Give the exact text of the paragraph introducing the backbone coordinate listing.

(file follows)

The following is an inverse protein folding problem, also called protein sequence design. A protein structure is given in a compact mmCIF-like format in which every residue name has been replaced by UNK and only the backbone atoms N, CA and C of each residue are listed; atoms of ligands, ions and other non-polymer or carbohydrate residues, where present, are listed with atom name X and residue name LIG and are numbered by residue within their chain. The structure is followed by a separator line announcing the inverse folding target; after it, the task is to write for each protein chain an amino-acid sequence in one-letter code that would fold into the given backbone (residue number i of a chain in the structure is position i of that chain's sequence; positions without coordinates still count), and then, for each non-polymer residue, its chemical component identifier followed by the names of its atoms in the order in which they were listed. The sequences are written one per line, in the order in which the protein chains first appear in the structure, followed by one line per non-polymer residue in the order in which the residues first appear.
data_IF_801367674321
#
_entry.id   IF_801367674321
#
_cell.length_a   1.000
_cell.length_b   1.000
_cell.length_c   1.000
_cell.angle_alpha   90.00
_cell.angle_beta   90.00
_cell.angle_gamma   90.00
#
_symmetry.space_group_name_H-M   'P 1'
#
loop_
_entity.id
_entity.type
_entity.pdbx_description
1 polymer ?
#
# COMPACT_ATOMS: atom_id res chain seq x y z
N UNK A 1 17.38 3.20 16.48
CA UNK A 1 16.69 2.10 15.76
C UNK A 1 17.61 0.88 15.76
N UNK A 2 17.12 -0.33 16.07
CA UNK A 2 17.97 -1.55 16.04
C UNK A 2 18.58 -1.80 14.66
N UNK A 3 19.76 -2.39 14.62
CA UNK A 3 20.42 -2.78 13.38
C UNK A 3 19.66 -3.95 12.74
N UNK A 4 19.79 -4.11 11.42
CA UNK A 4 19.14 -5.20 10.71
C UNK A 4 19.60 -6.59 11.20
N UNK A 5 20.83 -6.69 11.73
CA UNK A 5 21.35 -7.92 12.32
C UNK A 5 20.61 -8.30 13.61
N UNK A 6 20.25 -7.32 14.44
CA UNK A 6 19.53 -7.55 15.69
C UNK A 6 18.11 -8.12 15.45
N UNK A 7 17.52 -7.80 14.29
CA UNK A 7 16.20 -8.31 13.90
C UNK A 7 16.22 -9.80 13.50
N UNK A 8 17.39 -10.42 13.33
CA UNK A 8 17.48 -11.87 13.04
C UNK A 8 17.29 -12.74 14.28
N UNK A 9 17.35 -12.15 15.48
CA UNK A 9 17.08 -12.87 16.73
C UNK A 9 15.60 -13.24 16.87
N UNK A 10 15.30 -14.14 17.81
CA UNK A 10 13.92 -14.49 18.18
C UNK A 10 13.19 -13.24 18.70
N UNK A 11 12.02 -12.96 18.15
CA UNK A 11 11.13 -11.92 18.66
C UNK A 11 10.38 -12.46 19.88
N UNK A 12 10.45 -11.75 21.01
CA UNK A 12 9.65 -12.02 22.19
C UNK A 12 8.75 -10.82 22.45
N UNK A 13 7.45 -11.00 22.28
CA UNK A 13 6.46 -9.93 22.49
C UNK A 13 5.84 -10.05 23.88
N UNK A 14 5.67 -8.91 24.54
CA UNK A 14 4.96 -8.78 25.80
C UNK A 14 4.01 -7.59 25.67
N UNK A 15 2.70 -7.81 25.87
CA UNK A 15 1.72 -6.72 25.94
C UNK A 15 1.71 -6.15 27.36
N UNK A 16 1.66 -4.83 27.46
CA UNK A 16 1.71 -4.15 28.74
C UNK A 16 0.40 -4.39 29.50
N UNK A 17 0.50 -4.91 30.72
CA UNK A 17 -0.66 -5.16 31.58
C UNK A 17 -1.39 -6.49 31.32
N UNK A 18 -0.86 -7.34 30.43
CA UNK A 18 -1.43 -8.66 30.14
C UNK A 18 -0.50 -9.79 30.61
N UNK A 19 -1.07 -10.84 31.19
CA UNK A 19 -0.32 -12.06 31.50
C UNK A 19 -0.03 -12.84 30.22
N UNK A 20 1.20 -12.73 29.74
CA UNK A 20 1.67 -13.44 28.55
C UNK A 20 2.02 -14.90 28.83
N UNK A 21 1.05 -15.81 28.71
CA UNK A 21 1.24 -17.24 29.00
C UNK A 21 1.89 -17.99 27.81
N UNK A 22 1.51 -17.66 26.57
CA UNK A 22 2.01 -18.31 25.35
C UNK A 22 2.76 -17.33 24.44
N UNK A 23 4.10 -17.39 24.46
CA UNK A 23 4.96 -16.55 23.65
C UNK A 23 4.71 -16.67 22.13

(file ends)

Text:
The following is an inverse protein folding problem, also called protein sequence design. A protein structure is given in a compact mmCIF-like format in which every residue name has been replaced by UNK and only the backbone atoms N, CA and C of each residue are listed; atoms of ligands, ions and other non-polymer or carbohydrate residues, where present, are listed with atom name X and residue name LIG and are numbered by residue within their chain. The structure is followed by a separator line announcing the inverse folding target; after it, the task is to write for each protein chain an amino-acid sequence in one-letter code that would fold into the given backbone (residue number i of a chain in the structure is position i of that chain's sequence; positions without coordinates still count), and then, for each non-polymer residue, its chemical component identifier followed by the names of its atoms in the order in which they were listed. The sequences are written one per line, in the order in which the protein chains first appear in the structure, followed by one line per non-polymer residue in the order in which the residues first appear.